3. Camaro guy

    My very 1st brand new car was this exact same car minus the air and tilt with a few smog legal bolt on’s I managed to run 14.78 @ 90+ mph eventually modified everything motor, trans, and rear end finally ran 12.7’s @ 106 had the car for 31 yrs. and i would still have it today had it not cought fire and burned up I really loved that car, really miss it if i had room for it I’d definitely put a bid on it

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  4. Bob C.

    Definitely an 80s car I wouldn’t mind owning. By this point the bugs should be worked out of the 305 (premature camshaft rounding). IMO the crank windows are a plus for a car this age. Hey, only two windows.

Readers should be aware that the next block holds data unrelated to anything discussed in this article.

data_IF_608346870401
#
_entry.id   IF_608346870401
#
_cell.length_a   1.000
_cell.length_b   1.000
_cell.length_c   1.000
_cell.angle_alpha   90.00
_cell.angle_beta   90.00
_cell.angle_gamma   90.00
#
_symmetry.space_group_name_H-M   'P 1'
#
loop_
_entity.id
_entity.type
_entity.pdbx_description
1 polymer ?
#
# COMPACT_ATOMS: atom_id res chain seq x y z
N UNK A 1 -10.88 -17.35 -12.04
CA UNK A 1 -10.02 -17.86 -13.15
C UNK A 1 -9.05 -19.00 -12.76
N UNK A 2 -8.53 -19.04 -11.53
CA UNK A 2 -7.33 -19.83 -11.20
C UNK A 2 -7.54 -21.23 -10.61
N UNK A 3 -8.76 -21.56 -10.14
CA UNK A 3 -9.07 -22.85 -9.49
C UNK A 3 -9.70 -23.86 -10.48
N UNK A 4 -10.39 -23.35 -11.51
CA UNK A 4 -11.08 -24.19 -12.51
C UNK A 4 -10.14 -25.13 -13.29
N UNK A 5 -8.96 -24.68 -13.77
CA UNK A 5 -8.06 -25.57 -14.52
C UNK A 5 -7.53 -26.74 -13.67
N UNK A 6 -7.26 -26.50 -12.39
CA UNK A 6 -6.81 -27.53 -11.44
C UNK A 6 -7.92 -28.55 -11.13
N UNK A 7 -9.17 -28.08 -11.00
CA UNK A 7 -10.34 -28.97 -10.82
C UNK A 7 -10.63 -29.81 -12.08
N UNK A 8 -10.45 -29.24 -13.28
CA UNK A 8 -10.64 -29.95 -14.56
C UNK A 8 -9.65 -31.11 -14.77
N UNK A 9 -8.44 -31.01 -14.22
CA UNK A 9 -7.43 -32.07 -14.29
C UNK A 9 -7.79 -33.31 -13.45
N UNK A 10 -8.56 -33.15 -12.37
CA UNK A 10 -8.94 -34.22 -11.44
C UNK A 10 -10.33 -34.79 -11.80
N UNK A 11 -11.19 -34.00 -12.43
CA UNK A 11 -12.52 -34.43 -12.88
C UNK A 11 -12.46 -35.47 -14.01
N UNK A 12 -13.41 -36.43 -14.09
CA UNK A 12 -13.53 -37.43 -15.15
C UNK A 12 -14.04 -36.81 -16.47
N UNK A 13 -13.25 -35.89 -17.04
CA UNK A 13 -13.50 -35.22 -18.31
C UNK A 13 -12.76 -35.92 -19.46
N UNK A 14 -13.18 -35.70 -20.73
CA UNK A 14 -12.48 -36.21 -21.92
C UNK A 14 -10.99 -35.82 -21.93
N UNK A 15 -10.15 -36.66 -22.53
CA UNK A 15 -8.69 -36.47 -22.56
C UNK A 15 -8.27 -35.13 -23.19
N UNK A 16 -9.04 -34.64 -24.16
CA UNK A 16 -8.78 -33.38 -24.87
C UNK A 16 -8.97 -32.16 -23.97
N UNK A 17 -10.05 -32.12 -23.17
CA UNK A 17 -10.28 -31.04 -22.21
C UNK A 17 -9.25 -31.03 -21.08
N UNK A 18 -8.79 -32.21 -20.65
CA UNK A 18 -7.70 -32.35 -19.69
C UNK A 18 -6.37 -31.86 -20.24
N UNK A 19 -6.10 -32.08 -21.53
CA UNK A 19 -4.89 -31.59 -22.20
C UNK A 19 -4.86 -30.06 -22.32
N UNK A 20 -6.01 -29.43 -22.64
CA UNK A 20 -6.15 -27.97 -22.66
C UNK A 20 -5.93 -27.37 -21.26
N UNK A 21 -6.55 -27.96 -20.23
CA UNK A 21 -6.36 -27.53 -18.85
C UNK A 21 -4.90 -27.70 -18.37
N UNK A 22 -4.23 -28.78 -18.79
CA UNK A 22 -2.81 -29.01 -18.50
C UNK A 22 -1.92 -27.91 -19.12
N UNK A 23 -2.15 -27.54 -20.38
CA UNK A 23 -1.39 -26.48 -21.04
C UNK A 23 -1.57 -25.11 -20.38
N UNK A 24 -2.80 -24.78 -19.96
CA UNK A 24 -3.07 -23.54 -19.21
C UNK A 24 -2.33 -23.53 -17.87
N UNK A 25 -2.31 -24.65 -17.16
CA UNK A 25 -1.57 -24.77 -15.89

5. jerry z

    I was heavily into Monte Carlo SS’s back in the late 90’s/early 2000’s. Owned close to 20 of them plus also bought wrecks to part them out. Never owned an ’83 or ’84 because of no overdrive. Today now with so many types if engine/tran swaps, this would make a nice restomod.

    • Camaro guy

      By January 84 Monte’s were available with the 200R4 transmissions but until mid 85 they were very unreliable that’s why i ordered mine with the TH350 /3.42 posi

  6. Patrick Lopes